From dirt bikes and jet skis to weed wackers and snowblowers, machines powered by small gas engines have become a permanentaand loudafixture in American culture. But fifty years of high-speed fun and pristine lawns have not come without cost. In the first comprehensive history of the small-bore engine and the technology it powers, Paul R. Josephson explores the political, environmental, and public health issues surrounding one of America's most dangerous pastimes. Each chapter tells the story of an ecosystem within the United States and the devices that wreak havoc on itapersonal watercraft (PWCs) on inland lakes and rivers; all-terrain vehicles (ATVs) in deserts and forests; lawn mowers and leaf blowers in suburbia. In addition to environmental impacts, Josephson discusses the development and promotion of these technologies, the legal and regulatory efforts made to improve their safety and environmental soundness, and the role of owners' clubs in encouraging responsible operation. Synthesizing information from medical journals, recent environmental research, nongovernmental organizations, and manufacturers, Josephson's compelling history leads to one irrefutable conclusion: these machines cannot be operated without loss of life and loss of habitat.Consider the sixty-three-page Tips and Practice Guide for the ATV Rider published by Honda and the ATV Safety Institute. ... But the language of the safety instruction that follows is strangely languid, as in this description of how to avoid being crushed on a steep hill: ... the most experienced operator can do.95 Ownersa#39; manuals, fine print, and voluntary processes cannot do the job of protecting ATV users.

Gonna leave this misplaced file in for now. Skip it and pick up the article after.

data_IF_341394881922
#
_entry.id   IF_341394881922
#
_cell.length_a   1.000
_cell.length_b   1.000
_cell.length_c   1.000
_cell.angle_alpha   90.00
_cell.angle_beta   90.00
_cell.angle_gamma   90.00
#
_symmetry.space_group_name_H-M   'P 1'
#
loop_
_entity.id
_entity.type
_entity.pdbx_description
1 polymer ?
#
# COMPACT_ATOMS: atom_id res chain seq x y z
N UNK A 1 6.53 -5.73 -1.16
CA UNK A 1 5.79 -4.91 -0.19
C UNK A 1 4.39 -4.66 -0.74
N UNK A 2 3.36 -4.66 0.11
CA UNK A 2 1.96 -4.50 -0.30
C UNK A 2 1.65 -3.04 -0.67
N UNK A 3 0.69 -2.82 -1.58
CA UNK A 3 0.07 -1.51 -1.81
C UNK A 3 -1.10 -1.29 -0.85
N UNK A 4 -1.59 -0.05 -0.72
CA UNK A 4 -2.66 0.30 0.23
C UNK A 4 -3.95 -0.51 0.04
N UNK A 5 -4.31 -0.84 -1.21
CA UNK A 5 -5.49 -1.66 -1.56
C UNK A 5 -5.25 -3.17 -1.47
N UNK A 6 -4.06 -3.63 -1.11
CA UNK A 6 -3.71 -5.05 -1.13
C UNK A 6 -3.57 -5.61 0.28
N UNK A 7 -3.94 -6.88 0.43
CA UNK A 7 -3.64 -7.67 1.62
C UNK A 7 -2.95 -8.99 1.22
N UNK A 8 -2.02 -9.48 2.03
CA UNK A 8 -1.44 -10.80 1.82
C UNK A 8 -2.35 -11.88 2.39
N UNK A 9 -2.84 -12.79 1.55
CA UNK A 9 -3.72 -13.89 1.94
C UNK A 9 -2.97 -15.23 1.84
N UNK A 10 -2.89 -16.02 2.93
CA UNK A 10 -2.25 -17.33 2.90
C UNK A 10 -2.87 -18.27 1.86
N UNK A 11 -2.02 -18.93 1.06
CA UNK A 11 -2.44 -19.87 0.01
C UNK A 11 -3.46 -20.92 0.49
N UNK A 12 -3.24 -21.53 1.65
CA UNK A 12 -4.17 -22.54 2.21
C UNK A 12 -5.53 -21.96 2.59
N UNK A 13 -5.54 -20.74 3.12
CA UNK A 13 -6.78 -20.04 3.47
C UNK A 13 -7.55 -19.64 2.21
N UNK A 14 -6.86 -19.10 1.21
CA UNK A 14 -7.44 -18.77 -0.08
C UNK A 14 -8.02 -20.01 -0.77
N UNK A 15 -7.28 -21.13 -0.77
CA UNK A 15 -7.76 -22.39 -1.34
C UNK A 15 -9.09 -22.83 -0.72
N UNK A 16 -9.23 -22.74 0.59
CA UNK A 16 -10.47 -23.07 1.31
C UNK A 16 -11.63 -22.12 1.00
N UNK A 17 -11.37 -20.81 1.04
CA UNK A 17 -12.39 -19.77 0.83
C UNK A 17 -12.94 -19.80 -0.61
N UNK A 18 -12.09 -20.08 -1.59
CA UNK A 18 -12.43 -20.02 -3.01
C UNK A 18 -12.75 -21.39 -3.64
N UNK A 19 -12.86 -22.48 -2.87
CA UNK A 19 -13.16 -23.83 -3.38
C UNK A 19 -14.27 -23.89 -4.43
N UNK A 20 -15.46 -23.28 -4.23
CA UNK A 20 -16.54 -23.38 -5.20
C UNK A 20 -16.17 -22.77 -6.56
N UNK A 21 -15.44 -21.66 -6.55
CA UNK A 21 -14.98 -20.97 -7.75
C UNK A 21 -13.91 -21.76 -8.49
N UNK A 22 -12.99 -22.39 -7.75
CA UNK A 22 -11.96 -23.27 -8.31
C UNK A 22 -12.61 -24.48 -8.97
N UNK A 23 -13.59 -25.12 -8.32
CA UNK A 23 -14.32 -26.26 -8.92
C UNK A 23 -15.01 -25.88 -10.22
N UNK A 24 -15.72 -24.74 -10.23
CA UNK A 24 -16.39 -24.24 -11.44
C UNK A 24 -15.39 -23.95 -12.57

|Author||:||Paul R. Josephson|
|Publisher||:||JHU Press - 2007-08-22|